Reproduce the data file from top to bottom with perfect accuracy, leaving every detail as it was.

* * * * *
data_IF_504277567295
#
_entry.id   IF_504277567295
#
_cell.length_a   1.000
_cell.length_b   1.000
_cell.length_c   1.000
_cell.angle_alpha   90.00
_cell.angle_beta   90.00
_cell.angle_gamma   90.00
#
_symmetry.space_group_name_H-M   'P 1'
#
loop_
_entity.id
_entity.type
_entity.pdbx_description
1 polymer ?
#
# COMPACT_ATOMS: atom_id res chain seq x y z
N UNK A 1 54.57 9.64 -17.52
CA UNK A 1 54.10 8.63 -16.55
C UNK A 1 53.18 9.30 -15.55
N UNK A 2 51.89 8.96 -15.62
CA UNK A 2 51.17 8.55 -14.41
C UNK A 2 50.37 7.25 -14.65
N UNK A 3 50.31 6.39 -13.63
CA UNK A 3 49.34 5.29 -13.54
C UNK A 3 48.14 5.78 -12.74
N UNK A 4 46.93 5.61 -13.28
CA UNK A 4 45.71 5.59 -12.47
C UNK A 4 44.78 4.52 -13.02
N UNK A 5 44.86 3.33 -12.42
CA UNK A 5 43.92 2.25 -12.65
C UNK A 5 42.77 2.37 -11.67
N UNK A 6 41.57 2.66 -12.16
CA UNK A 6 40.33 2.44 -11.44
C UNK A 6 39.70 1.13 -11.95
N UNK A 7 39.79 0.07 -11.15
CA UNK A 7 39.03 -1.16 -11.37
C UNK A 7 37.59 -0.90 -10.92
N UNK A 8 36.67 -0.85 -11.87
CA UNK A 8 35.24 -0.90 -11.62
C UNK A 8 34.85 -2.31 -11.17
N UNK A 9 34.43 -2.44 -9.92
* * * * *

data_IF_504277567295
#
_entry.id   IF_504277567295
#
_cell.length_a   1.000
_cell.length_b   1.000
_cell.length_c   1.000
_cell.angle_alpha   90.00
_cell.angle_beta   90.00
_cell.angle_gamma   90.00
#
_symmetry.space_group_name_H-M   'P 1'
#
loop_
_entity.id
_entity.type
_entity.pdbx_description
1 polymer ?
#
# COMPACT_ATOMS: atom_id res chain seq x y z
N UNK A 1 54.57 9.64 -17.52
CA UNK A 1 54.10 8.63 -16.55
C UNK A 1 53.18 9.30 -15.55
N UNK A 2 51.89 8.96 -15.62
CA UNK A 2 51.17 8.55 -14.41
C UNK A 2 50.37 7.25 -14.65
N UNK A 3 50.31 6.39 -13.63
CA UNK A 3 49.34 5.29 -13.54
C UNK A 3 48.14 5.78 -12.74
N UNK A 4 46.93 5.61 -13.28
CA UNK A 4 45.71 5.59 -12.47
C UNK A 4 44.78 4.52 -13.02
N UNK A 5 44.86 3.33 -12.42
CA UNK A 5 43.92 2.25 -12.65
C UNK A 5 42.77 2.37 -11.67
N UNK A 6 41.57 2.66 -12.16
CA UNK A 6 40.33 2.44 -11.44
C UNK A 6 39.70 1.13 -11.95
N UNK A 7 39.79 0.07 -11.15
CA UNK A 7 39.03 -1.16 -11.37
C UNK A 7 37.59 -0.90 -10.92
N UNK A 8 36.67 -0.85 -11.87
CA UNK A 8 35.24 -0.90 -11.62
C UNK A 8 34.85 -2.31 -11.17
N UNK A 9 34.43 -2.44 -9.92